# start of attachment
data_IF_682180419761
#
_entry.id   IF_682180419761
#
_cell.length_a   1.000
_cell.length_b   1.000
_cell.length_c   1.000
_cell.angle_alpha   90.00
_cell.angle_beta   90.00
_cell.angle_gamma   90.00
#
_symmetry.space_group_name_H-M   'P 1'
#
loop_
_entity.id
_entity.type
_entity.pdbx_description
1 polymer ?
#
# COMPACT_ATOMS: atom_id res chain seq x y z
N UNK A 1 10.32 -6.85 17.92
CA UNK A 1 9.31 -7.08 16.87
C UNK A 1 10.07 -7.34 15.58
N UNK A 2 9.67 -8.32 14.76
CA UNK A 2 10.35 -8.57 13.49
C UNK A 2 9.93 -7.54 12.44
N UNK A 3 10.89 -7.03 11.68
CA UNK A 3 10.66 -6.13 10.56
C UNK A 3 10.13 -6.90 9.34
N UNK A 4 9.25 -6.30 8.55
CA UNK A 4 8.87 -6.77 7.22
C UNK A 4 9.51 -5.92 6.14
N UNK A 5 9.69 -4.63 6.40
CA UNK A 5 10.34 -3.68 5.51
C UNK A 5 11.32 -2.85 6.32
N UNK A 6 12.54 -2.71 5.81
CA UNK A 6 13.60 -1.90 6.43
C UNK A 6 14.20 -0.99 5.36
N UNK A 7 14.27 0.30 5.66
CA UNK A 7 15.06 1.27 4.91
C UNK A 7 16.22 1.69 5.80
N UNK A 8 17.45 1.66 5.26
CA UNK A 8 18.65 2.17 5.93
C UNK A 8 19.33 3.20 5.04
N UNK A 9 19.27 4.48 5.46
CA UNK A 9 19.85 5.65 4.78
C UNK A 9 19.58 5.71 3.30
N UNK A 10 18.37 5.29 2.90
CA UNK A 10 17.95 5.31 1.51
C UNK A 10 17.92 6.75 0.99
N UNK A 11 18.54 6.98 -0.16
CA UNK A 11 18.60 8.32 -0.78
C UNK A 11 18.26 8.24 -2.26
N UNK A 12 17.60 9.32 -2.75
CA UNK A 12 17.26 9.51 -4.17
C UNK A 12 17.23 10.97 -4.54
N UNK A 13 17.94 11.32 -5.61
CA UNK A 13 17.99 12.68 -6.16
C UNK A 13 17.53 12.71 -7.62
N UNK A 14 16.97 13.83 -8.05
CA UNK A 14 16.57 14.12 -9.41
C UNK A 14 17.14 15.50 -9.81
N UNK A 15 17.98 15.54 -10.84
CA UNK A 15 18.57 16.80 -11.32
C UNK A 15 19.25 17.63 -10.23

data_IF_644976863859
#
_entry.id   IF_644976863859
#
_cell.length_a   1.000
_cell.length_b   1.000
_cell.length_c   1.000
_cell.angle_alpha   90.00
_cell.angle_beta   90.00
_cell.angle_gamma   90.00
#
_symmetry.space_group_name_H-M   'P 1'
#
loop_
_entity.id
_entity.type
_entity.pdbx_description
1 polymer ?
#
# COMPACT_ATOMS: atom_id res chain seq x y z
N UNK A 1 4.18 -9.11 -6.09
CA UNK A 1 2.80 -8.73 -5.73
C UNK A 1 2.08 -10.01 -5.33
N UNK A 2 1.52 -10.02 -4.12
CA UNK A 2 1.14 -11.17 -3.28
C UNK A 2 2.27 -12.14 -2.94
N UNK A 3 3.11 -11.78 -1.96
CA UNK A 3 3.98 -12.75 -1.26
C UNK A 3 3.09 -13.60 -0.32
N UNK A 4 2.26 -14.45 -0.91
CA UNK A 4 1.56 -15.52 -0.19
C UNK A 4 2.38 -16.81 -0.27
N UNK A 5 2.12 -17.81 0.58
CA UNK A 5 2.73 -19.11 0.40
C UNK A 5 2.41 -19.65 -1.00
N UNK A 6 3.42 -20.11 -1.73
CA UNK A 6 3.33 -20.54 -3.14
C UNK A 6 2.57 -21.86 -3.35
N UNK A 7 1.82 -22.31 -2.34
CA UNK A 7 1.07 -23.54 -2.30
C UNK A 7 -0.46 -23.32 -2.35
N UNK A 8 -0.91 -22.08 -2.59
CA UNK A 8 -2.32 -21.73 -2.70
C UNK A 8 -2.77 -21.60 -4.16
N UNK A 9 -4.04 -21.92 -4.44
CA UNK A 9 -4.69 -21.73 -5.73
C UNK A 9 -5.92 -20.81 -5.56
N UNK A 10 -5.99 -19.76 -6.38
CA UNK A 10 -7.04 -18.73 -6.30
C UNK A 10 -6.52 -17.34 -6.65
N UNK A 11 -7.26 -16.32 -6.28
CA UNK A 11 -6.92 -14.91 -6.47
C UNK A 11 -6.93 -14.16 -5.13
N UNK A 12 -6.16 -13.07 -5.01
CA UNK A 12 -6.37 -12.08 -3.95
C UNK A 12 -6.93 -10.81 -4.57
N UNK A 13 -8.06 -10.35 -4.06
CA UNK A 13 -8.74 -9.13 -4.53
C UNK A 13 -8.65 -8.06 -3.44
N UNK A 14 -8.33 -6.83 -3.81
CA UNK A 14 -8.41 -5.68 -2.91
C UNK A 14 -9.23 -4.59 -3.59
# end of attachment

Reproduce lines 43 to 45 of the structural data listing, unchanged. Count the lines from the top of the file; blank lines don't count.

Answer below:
CA UNK A 8 18.65 2.17 5.93
C UNK A 8 19.33 3.20 5.04
N UNK A 9 19.27 4.48 5.46